Trump could launch a nuclear attack in 4 minutes

Following yet another angry and illogical Trump speech in Arizona on Tuesday, former Director of National Intelligence James Clapper voiced concerns about Trump's mental stability, particularly in relation to his access to the US nuclear arsenal. "The whole system is built to ensure rapid response if necessary," Clapper said. "So there's very little in the way of controls over exercising a nuclear option, which is pretty damn scary." The entire system is geared towards establishing whether a launch order is "valid" only insofar as whether it's actually coming from the President. From the time that a president orders a launch, the first ICBMs would leave their silos about four minutes later.

Monday, August 21, 2017

Trump Strategy for Afganistan nobody's business

U.S. President Donald Trump unveiled his strategy on Afghanistan. A pillar is that the U.S. will not reveal dates, troop numbers or plans for America's longest military conflict. With Taliban insurgent forces no nearer to defeat, current U.S. troop numbers are about 8,400. Trump has been skeptical of how the United States is fighting the war in Afghanistan, which was launched by President George W. Bush in October 2001. "We're not winning," he said in July, questioning whether U.S. Army General John Nicholson should be fired. U.S. forces have remained bogged down in Afganistan through the presidencies of Bush, Barack Obama and now Trump. About 2,400 U.S. forces have died in Afghanistan since the invasion.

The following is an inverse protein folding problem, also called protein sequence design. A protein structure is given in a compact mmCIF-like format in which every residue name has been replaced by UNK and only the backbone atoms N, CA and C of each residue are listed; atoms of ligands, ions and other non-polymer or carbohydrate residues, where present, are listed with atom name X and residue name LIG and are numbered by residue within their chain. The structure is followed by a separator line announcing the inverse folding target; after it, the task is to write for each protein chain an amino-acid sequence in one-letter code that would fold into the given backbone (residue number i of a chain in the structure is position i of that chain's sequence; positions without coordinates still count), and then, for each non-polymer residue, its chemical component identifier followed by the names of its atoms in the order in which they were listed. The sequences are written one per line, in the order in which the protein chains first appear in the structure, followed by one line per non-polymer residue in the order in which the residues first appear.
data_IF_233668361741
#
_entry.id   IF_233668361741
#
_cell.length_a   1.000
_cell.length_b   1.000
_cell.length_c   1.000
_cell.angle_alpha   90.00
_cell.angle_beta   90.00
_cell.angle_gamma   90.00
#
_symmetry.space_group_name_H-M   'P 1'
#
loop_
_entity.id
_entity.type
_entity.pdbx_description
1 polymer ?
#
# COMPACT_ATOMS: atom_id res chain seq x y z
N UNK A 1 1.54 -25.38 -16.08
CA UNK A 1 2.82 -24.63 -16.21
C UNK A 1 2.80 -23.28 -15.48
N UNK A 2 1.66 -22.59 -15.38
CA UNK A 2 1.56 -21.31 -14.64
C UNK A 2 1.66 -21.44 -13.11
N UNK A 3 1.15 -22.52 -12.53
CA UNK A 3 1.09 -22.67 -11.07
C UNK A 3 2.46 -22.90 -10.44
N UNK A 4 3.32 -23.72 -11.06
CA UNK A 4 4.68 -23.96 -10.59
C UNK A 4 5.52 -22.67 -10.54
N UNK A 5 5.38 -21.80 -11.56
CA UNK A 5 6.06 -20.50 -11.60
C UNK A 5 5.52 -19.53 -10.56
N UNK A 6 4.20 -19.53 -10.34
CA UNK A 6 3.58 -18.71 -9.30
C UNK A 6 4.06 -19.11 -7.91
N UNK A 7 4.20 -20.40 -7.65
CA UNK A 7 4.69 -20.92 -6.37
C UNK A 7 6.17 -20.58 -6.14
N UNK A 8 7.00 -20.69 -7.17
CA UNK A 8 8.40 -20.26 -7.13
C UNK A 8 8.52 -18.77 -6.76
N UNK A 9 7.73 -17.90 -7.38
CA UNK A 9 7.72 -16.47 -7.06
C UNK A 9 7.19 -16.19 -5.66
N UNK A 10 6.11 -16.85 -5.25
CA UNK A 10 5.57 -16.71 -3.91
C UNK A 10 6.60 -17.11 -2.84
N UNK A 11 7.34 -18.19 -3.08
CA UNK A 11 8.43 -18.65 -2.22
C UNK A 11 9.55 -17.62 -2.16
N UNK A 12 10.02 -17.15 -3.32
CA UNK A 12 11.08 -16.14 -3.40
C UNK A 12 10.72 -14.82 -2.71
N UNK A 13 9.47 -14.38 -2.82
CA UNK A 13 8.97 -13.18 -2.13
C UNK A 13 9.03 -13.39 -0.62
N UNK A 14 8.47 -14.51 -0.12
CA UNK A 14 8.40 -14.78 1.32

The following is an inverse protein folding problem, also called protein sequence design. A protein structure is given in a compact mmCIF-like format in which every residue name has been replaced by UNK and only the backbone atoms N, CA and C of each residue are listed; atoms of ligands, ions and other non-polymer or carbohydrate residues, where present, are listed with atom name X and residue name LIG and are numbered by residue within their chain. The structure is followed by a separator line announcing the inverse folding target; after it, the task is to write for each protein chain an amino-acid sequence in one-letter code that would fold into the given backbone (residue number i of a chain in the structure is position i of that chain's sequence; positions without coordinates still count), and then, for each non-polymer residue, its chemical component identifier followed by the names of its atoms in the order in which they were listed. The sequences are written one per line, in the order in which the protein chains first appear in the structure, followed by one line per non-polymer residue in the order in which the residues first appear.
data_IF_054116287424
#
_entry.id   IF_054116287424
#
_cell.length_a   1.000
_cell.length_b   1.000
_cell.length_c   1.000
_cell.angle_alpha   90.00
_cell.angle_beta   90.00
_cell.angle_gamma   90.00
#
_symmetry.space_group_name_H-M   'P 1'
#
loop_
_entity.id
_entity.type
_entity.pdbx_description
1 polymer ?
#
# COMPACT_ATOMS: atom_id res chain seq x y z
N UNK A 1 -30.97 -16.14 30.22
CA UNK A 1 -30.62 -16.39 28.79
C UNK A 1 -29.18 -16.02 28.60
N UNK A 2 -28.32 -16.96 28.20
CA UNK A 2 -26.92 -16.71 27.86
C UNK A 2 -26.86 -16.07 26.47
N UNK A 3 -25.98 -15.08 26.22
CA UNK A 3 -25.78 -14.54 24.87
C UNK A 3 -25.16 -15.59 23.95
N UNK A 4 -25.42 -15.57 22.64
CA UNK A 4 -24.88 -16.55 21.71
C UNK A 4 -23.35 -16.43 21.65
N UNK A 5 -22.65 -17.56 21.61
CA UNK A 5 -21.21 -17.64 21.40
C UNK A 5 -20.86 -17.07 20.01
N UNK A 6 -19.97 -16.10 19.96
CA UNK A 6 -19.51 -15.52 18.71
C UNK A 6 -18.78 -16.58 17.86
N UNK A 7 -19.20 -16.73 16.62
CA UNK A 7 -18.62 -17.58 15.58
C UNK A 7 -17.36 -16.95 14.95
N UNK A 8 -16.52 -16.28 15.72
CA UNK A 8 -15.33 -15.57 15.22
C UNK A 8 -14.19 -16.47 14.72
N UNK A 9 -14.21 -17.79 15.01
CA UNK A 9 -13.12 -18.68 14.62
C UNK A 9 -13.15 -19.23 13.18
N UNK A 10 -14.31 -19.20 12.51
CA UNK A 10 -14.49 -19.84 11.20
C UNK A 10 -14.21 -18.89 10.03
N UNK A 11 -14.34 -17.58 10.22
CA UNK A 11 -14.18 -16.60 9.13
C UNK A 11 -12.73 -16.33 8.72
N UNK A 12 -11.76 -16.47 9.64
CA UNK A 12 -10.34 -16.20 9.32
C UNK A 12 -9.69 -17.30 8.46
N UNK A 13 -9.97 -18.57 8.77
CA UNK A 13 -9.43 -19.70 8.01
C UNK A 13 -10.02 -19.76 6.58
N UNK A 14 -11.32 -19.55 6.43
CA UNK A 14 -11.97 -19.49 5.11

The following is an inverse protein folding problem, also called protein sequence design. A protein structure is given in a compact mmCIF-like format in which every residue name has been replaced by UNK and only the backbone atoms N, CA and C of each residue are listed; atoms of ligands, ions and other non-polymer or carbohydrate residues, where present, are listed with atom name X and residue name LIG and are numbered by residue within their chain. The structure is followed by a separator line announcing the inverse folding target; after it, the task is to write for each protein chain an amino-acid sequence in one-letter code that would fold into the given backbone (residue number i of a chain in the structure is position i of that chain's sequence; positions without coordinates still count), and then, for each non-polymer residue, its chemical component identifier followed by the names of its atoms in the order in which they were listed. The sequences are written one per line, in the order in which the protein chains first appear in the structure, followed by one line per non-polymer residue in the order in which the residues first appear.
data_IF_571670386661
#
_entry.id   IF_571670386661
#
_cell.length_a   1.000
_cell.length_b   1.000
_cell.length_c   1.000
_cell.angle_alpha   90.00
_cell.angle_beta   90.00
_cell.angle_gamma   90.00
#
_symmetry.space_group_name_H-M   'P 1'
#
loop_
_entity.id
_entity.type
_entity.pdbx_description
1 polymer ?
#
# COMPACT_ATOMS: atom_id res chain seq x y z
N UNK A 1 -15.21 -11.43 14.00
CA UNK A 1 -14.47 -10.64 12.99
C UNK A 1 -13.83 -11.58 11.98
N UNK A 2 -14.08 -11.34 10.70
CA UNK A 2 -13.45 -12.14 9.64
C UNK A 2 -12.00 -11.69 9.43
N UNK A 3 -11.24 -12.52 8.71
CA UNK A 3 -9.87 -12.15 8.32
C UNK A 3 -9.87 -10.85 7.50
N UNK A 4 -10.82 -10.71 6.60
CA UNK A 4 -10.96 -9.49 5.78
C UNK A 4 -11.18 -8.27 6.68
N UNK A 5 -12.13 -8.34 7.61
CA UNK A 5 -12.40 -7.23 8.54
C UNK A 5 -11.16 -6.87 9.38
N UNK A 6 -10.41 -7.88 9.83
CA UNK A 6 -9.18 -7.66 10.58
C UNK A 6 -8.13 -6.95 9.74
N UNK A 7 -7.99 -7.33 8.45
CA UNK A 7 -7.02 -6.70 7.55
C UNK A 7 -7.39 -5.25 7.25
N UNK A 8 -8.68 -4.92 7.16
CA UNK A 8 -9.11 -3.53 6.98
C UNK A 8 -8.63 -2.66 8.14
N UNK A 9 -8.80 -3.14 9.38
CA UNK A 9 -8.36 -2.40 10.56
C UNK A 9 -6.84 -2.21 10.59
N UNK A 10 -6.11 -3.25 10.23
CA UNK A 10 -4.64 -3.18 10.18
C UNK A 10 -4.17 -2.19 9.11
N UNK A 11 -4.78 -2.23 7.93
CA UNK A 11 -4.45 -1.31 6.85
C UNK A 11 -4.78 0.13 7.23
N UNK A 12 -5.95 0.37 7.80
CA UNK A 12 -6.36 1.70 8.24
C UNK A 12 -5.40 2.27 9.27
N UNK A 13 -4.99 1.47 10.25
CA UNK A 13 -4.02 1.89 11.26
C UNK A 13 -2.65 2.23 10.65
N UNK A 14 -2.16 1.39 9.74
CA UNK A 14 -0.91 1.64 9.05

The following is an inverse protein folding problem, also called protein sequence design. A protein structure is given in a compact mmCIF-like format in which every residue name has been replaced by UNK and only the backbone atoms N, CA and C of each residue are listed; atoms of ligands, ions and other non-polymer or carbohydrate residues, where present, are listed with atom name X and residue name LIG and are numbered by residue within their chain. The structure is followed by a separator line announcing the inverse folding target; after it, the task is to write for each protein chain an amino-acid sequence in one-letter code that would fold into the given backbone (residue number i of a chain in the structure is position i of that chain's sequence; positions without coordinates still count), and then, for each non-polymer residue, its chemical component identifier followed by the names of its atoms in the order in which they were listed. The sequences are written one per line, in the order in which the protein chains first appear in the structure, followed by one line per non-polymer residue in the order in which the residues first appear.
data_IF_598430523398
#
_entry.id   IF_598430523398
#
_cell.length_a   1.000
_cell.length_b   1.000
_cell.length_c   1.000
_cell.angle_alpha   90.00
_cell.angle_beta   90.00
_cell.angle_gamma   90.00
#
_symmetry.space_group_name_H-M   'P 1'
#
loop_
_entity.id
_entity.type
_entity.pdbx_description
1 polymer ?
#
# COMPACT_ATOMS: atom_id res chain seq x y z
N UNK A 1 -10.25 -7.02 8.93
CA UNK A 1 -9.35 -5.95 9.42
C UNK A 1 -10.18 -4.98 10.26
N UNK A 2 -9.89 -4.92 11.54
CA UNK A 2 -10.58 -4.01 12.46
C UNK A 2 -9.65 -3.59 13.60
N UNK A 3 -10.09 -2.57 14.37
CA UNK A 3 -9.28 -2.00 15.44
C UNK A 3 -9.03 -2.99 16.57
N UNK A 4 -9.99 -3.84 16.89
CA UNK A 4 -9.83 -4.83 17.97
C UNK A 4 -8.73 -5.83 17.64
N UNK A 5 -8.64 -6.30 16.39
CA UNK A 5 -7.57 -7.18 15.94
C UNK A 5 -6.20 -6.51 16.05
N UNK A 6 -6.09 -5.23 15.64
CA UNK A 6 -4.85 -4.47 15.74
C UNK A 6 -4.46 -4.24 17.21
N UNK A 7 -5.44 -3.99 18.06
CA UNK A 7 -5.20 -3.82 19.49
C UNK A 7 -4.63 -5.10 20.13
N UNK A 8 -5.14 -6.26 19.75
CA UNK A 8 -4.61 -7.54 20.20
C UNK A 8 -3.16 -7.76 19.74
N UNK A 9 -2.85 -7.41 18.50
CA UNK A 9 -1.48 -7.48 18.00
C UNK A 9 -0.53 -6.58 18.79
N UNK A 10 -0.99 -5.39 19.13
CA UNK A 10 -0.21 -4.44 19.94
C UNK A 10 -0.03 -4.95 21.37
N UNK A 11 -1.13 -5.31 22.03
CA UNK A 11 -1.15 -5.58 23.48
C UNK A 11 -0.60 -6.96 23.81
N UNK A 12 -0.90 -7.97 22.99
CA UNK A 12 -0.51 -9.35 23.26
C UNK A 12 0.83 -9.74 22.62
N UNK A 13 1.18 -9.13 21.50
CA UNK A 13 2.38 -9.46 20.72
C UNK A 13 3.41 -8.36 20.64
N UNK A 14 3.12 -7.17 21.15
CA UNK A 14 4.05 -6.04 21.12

Friday, August 18, 2017

U.S. military leaders condemn racism following Trump's comments on Charlottesville

America's top-ranking military officers spoke out forcefully against racial bigotry and extremism, a very rare public foray into domestic politics that revealed a growing unease at the Pentagon with President Trump.
The members of the Joint Chiefs of Staff -- the senior uniformed brass of the Navy, Marine Corps, Army and Air Force -- all posted messages on their official Twitter accounts to denounce the far-right extremists behind the violence in Charlottesville, Va.